The important piece of the political story is how Ben-Gurion (together with the brilliant Zionist leader Berl Katznelson) established a Labor hegemony that lasted until the Begin revolution of 1977. In three exceptionally concentrated pages Shapira tracks the political amalgamation of 1930 that led to the broad-based Mapai Party; the coalition that was hammered out in 1931 with the leading religious party, Mizrachi, and the center-right General Zionists; and Labor’s assertion of hegemony over the political system, the labor movement, and the Yishuv.
All this leads to Shapira’s superb narrative of Ben-Gurion as nation-builder par excellence; the gripping story of the War and post-War years and the 1947-49 War of Independence; and the description of the years leading up to Ben-Gurion’s departure from the government (the first time, that is) in 1953, and his sad decline in the 1970s into political irrelevance. Shapira emphasizes how at crucial moments in Israel’s history — the declaration of the State in 1948, the tilting toward the West (especially to America) rather than to the Soviet Union in the early 1950s — Ben-Gurion bucked his own party and his coalition.
All this is not to say that “Ben-Gurion” is not without flaws and crucial omissions. Shapira reports that “there was no official union between the Zionists and non-Zionists in fund-raising and assistance during the World War II and post-War years.” But it was the trauma of Kristallnacht in 1938 that brought together the non-Zionist JDC and the Zionist United Palestine Appeal to form the United Jewish Appeal, an absolutely crucial merger.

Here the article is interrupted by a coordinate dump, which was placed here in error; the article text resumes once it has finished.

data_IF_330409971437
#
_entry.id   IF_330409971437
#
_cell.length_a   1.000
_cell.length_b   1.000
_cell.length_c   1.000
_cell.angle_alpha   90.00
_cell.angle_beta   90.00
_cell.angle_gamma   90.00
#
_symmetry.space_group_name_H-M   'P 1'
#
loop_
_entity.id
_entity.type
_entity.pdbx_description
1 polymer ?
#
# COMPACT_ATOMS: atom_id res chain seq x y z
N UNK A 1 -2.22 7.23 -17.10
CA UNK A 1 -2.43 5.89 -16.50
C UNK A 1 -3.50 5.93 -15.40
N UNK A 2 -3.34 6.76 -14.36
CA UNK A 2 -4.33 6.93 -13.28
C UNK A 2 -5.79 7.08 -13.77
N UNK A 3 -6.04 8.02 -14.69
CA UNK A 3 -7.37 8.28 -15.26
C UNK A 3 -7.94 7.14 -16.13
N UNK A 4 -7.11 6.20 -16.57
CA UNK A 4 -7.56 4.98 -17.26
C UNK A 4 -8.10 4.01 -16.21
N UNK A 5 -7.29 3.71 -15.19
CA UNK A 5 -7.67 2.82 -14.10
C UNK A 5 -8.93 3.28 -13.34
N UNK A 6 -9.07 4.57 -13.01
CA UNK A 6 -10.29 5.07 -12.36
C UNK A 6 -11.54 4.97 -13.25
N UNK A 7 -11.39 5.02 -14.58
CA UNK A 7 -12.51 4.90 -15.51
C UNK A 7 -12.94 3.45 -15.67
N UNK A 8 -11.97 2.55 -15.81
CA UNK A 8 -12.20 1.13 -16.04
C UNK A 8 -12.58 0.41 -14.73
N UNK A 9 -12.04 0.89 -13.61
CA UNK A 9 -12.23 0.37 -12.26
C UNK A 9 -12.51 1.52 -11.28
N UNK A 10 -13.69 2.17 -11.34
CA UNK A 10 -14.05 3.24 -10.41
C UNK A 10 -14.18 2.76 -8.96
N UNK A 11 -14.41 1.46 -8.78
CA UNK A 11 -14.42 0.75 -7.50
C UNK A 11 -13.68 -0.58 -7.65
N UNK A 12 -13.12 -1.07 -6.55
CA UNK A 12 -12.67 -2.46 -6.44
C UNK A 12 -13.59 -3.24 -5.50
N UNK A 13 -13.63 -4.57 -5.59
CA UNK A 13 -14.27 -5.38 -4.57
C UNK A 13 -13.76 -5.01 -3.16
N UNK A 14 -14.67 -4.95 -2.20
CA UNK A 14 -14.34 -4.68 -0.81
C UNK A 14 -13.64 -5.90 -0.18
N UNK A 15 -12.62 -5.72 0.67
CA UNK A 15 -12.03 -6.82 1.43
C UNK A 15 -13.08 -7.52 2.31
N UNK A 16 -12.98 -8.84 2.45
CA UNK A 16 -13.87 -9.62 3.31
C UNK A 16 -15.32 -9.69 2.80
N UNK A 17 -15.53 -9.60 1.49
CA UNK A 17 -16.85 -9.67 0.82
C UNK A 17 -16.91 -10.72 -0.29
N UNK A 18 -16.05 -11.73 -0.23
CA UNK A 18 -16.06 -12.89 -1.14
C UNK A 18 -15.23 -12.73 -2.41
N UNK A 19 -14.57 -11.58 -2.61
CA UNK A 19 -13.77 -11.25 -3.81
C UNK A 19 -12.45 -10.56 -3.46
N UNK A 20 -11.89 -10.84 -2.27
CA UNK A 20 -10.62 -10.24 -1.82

Immigration is central to the Ben-Gurion story. Ben-Gurion was fixated on the notion that immigration could provide enough mass for an independent nation — but his fixation did not come out of nowhere. Ben-Gurion may have called for a Jewish majority in Palestine, but it was Zionist visionary Arthur Ruppin, not Ben-Gurion, who first said that immigration was a sine qua non for Jewish Palestine — a no brainer today, but radical in the early decades of the 20th century.
Moreover, it was Ruppin whose idea it was that Zionists should buy and settle as much land as quickly as they could. This, he believed, was central to the Zionist enterprise. And it was Ruppin who, in an effort to avert a strike by agricultural workers, was the first to craft the idea of the collectivist agricultural settlement in Palestine: the kvutzah (thence the kibbutz). Ruppin, also, was one of the few who, early on, understood the nationalist positions of the Arab tribal communities in Palestine, and explained these to Ben-Gurion. Ben-Gurion and Ruppin had a number of significant interactions. Yet Shapira seems to have forgotten about Ruppin except to note in passing that Ruppin at some point became chairman of the Zionist Executive. That’s it?
Nevertheless, “Ben-Gurion” possesses formidable strengths. Crafted as a popular work for a broad audience, the book is an exemplar of what Anita Shapira does best: serious yet accessible history. “Ben Gurion: Father of Modern Israel” will be invaluable to scholars and students, as well as to general readers.
Jerome Chanes, a Forward contributing editor, is a fellow at the Center for Jewish Studies at the CUNY Graduate Center.